Sorry guys, but I think you should let this one just die.

PSU goes power-mad

PSU goes power-mad

Ever since moving out of the familial home I've turned into a right electricity tyrant.  No light goes unswitched, no appliance left active without due cause; there's something about footing your own bills that makes you pretty damn keen on saving power.  And so the thought of a 1,000W PSU fills me not with geeky joy but a sickening sense of watching paper money burn on a tiny fire. 

Yes, with a Galaxy DXX you could simultaneously power twenty-four of your favourite hard-drives, but won't somebody think of the dozen pandas you'd have to shovel into the furnaces every few minutes to supply all the electricity?  I fear we'll see a demonstration of Greenpeace activists barricading computer stores on its 27th January launch.

Is there a market for the $1.5k remote?

Is there a market for the $1.5k remote?

I've been pretty harsh on universal remote controls in the past.  It's not that I don't see the point of them - quite the opposite, in fact - but just that manufacturers seem to be in a race to fit as many buttons as possible in and end up with something that's more difficult to fathom than the original brace you were hoping to replace.  Still, I'm nothing if not an optimist, and so I truly believe that the right remote is out there waiting for me.  And so like a mildly peckish beaver I devour any reviews that I spot, that empty place in my heart just desperate to be filled.

Latest up to parade itself in front of me is Philips' Pronto Professional TSU9600, which builds on the success of the iconic original Pronto line by strapping on a few extra hard buttons and updating the screen, accompanying PC software and home-automation compatibility.  And so that's how it fell into the hands of the folks over at Automated Home, who promptly spent around 12 hours tweaking it to high-heaven.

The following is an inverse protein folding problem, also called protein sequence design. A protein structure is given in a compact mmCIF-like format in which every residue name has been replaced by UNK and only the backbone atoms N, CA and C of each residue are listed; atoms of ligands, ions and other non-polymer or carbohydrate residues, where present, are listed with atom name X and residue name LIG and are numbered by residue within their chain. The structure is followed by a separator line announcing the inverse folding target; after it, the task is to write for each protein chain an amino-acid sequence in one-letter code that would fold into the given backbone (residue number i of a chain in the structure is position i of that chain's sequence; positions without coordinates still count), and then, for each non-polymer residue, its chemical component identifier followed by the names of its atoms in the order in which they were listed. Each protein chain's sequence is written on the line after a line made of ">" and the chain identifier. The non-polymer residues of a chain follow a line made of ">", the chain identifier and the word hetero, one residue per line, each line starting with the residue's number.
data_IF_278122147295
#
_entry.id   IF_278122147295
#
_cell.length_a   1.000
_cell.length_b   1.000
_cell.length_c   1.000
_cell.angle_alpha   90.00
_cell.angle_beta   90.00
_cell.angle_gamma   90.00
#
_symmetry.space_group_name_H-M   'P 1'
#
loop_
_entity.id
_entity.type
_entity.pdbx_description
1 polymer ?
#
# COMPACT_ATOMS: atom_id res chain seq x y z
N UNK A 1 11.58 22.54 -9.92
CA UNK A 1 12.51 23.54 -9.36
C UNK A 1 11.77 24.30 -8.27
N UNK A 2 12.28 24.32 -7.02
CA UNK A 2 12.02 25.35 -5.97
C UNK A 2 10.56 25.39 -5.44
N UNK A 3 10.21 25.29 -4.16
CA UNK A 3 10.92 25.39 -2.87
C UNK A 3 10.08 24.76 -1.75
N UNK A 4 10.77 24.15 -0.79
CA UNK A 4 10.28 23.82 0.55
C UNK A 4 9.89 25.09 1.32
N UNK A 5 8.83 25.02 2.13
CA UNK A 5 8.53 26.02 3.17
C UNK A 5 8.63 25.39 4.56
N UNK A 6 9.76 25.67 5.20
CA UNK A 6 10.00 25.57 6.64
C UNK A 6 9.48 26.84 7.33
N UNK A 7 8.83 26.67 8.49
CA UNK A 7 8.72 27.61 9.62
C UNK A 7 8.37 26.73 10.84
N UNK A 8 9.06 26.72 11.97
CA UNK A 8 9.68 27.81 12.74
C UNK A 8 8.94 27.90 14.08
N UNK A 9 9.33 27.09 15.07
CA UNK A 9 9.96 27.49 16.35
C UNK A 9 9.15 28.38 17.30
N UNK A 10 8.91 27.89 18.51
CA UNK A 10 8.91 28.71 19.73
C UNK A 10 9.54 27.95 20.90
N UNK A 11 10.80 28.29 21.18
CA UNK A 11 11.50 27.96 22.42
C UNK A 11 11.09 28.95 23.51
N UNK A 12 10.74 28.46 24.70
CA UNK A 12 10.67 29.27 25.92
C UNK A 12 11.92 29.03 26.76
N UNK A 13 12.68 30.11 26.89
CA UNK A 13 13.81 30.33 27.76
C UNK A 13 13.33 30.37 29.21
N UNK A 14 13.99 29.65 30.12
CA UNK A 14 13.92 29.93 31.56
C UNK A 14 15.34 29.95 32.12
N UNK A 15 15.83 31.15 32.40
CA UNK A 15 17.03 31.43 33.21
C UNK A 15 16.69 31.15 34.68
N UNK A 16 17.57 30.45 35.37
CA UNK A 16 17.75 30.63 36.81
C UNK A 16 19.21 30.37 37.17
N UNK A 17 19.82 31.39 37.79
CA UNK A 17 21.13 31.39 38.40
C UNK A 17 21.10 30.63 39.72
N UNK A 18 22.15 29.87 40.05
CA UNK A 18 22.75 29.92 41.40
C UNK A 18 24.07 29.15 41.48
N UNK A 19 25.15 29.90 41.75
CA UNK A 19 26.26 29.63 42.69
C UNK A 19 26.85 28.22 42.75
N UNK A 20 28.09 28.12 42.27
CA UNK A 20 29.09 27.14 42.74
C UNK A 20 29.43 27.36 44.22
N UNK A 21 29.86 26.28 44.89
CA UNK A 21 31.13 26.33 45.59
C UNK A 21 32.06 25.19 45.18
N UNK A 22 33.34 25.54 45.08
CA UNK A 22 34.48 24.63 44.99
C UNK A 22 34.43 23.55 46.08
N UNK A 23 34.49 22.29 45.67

LG Shine struts its stuff

LG Shine struts its stuff

It's turning into a real video day here on SlashGear, but if the Gods of Tech will insist on delivering the goodies then I see it as my earthly duty to show them to you.  So unbuckle your eyes and feast a while on the sight of LG's ever-so-sexy Shine cellphone, here starring in its own promo video.  Gasp at the crisp edges.  Bleat at the sexy multifunction scroll wheel and glossy screen.  Moisten yourself slightly at the "Additional Convenient Features", always a pleasure to see.

Oh yes, this should keep me going until iPhone day. 

YouTube [via Gadgetell]

XBOX 360 is hitting Chinese market soon

XBOX 360 is hitting Chinese market soon

Microsoft is on its gear again. This time it will try to bring the XBOX 360 to China within couple months as it waits for authorization from the Chinese government. At this moment, Microsoft is also working with Chinese internet service providers and computer manufactures to prepare for the launch.

On an email to Reuters, Andres Vejarano, regional marketing director at Microsoft's Entertainment & Devices Division for Asia & Greater China commented "We take a long-term approach to each market and continue to evaluate the China market for opportunities,"

Reuters: Microsoft Plans Chinese Xbox 360 Launch [via gamasutra]

Apple to Charge Tiger Users for Boot Camp Final

Apple to Charge Tiger Users for Boot Camp Final

After the 802.11n patch fee fiasco, some media outlets are reporting that Apple plan on another charging spree. Apple indicates that it might charge $30 for the Boot Camp final release to OSX 10.4 users. Boot Camp, the application that allows Intel Mac users to boot into a Windows partition, is currently at Beta stage and will be included in the upcoming OSX 10.5 "Leopard". Apple are also saying that Boot Camp will support Windows Vista on its final release.

I personally use Boot Camp and I don't really mind paying $30 for it, but at the end of the day, I would probably jump onto the Leopard bandwagon.

Final Boot Camp To Be Offered To Tiger Users For $30? [via macrumors]